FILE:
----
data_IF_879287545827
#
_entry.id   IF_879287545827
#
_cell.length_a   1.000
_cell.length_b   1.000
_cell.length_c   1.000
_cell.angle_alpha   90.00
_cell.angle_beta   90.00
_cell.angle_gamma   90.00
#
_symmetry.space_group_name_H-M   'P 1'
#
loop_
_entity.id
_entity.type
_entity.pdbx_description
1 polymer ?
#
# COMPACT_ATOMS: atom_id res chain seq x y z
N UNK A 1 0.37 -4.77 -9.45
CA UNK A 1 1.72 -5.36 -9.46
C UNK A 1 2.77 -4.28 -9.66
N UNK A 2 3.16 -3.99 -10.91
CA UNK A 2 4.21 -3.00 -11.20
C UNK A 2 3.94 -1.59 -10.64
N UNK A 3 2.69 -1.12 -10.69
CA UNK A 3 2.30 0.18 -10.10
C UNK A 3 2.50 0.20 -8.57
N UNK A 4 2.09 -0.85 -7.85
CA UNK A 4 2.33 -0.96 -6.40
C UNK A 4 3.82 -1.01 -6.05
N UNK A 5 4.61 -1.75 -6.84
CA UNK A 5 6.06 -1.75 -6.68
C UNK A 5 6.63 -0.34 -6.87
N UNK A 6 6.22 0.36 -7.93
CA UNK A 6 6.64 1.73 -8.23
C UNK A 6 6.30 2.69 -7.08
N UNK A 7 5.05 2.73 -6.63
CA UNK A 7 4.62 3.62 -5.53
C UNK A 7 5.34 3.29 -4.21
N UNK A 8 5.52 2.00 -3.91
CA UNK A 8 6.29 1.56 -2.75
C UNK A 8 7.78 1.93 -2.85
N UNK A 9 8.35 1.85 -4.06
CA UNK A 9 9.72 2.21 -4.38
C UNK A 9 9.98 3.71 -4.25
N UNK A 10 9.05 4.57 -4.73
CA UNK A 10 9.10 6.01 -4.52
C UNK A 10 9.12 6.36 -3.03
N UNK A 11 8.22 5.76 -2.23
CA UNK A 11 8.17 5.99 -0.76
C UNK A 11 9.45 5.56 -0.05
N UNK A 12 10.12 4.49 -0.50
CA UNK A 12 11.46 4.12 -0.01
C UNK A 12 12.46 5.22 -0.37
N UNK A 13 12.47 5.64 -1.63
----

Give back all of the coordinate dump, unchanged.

data_IF_879287545827
#
_entry.id   IF_879287545827
#
_cell.length_a   1.000
_cell.length_b   1.000
_cell.length_c   1.000
_cell.angle_alpha   90.00
_cell.angle_beta   90.00
_cell.angle_gamma   90.00
#
_symmetry.space_group_name_H-M   'P 1'
#
loop_
_entity.id
_entity.type
_entity.pdbx_description
1 polymer ?
#
# COMPACT_ATOMS: atom_id res chain seq x y z
N UNK A 1 0.37 -4.77 -9.45
CA UNK A 1 1.72 -5.36 -9.46
C UNK A 1 2.77 -4.28 -9.66
N UNK A 2 3.16 -3.99 -10.91
CA UNK A 2 4.21 -3.00 -11.20
C UNK A 2 3.94 -1.59 -10.64
N UNK A 3 2.69 -1.12 -10.69
CA UNK A 3 2.30 0.18 -10.10
C UNK A 3 2.50 0.20 -8.57
N UNK A 4 2.09 -0.85 -7.85
CA UNK A 4 2.33 -0.96 -6.40
C UNK A 4 3.82 -1.01 -6.05
N UNK A 5 4.61 -1.75 -6.84
CA UNK A 5 6.06 -1.75 -6.68
C UNK A 5 6.63 -0.34 -6.87
N UNK A 6 6.22 0.36 -7.93
CA UNK A 6 6.64 1.73 -8.23
C UNK A 6 6.30 2.69 -7.08
N UNK A 7 5.05 2.73 -6.63
CA UNK A 7 4.62 3.62 -5.53
C UNK A 7 5.34 3.29 -4.21
N UNK A 8 5.52 2.00 -3.91
CA UNK A 8 6.29 1.56 -2.75
C UNK A 8 7.78 1.93 -2.85
N UNK A 9 8.35 1.85 -4.06
CA UNK A 9 9.72 2.21 -4.38
C UNK A 9 9.98 3.71 -4.25
N UNK A 10 9.05 4.57 -4.73
CA UNK A 10 9.10 6.01 -4.52
C UNK A 10 9.12 6.36 -3.03
N UNK A 11 8.22 5.76 -2.23
CA UNK A 11 8.17 5.99 -0.76
C UNK A 11 9.45 5.56 -0.05
N UNK A 12 10.12 4.49 -0.50
CA UNK A 12 11.46 4.12 -0.01
C UNK A 12 12.46 5.22 -0.37
N UNK A 13 12.47 5.64 -1.63